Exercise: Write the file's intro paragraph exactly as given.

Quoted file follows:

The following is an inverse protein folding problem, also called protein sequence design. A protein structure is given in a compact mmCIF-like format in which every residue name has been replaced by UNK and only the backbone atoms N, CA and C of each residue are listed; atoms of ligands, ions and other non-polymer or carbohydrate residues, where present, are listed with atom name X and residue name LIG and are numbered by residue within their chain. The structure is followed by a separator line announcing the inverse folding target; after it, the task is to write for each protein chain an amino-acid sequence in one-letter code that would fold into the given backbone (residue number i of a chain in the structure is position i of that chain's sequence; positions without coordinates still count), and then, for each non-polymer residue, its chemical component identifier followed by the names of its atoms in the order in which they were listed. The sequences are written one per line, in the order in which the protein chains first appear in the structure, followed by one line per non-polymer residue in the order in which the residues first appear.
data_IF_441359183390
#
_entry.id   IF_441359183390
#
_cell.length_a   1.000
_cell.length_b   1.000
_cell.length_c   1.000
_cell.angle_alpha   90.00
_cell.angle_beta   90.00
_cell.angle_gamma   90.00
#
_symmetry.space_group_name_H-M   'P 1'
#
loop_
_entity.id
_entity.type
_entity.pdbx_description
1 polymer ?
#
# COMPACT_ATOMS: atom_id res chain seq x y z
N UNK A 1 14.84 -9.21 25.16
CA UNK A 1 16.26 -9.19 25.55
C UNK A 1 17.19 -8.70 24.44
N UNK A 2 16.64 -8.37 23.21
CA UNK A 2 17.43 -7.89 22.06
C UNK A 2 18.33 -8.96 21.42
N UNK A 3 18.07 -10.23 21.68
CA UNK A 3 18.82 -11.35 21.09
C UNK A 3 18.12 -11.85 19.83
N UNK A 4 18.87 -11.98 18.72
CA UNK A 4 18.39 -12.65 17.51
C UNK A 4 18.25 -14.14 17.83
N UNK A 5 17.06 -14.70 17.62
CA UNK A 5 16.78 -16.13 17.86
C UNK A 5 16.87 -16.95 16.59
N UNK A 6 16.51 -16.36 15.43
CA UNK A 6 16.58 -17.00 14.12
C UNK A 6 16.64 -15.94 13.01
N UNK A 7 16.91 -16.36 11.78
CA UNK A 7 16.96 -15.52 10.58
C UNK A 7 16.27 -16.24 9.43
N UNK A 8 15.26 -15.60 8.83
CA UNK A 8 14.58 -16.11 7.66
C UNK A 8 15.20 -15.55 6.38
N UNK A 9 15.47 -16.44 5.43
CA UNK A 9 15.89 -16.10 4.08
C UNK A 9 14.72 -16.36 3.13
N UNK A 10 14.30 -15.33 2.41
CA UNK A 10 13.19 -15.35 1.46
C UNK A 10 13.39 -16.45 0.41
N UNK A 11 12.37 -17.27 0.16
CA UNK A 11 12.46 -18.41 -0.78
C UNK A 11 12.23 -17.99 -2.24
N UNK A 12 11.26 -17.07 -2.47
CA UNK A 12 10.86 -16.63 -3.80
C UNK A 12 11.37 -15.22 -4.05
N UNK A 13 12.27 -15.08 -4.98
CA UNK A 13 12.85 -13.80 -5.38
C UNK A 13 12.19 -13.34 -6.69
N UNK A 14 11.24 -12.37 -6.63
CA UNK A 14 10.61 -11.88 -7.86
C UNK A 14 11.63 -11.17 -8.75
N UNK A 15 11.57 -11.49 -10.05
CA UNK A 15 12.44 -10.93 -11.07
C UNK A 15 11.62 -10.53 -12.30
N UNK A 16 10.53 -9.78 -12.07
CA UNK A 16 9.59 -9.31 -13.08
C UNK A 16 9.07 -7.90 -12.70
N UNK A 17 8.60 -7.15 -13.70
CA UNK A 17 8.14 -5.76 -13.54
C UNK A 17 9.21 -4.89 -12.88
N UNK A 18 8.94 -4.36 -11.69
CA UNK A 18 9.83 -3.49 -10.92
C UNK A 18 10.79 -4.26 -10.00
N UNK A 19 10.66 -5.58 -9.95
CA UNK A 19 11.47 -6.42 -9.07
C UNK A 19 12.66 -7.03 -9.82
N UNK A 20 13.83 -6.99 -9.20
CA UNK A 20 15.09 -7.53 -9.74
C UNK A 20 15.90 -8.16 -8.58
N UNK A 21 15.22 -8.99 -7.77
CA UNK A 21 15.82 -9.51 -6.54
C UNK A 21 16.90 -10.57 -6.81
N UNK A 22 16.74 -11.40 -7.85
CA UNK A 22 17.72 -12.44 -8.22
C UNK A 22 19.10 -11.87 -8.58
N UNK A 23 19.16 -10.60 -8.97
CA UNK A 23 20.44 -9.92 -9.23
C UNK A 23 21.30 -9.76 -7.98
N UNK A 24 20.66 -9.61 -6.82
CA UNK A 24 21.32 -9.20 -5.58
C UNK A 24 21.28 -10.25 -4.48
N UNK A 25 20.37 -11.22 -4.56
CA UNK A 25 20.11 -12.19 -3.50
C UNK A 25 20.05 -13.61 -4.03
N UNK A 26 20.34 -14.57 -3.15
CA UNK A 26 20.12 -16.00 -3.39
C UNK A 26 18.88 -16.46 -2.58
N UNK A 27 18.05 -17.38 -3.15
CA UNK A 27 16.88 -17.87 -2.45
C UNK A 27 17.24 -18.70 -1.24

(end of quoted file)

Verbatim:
The following is an inverse protein folding problem, also called protein sequence design. A protein structure is given in a compact mmCIF-like format in which every residue name has been replaced by UNK and only the backbone atoms N, CA and C of each residue are listed; atoms of ligands, ions and other non-polymer or carbohydrate residues, where present, are listed with atom name X and residue name LIG and are numbered by residue within their chain. The structure is followed by a separator line announcing the inverse folding target; after it, the task is to write for each protein chain an amino-acid sequence in one-letter code that would fold into the given backbone (residue number i of a chain in the structure is position i of that chain's sequence; positions without coordinates still count), and then, for each non-polymer residue, its chemical component identifier followed by the names of its atoms in the order in which they were listed. The sequences are written one per line, in the order in which the protein chains first appear in the structure, followed by one line per non-polymer residue in the order in which the residues first appear.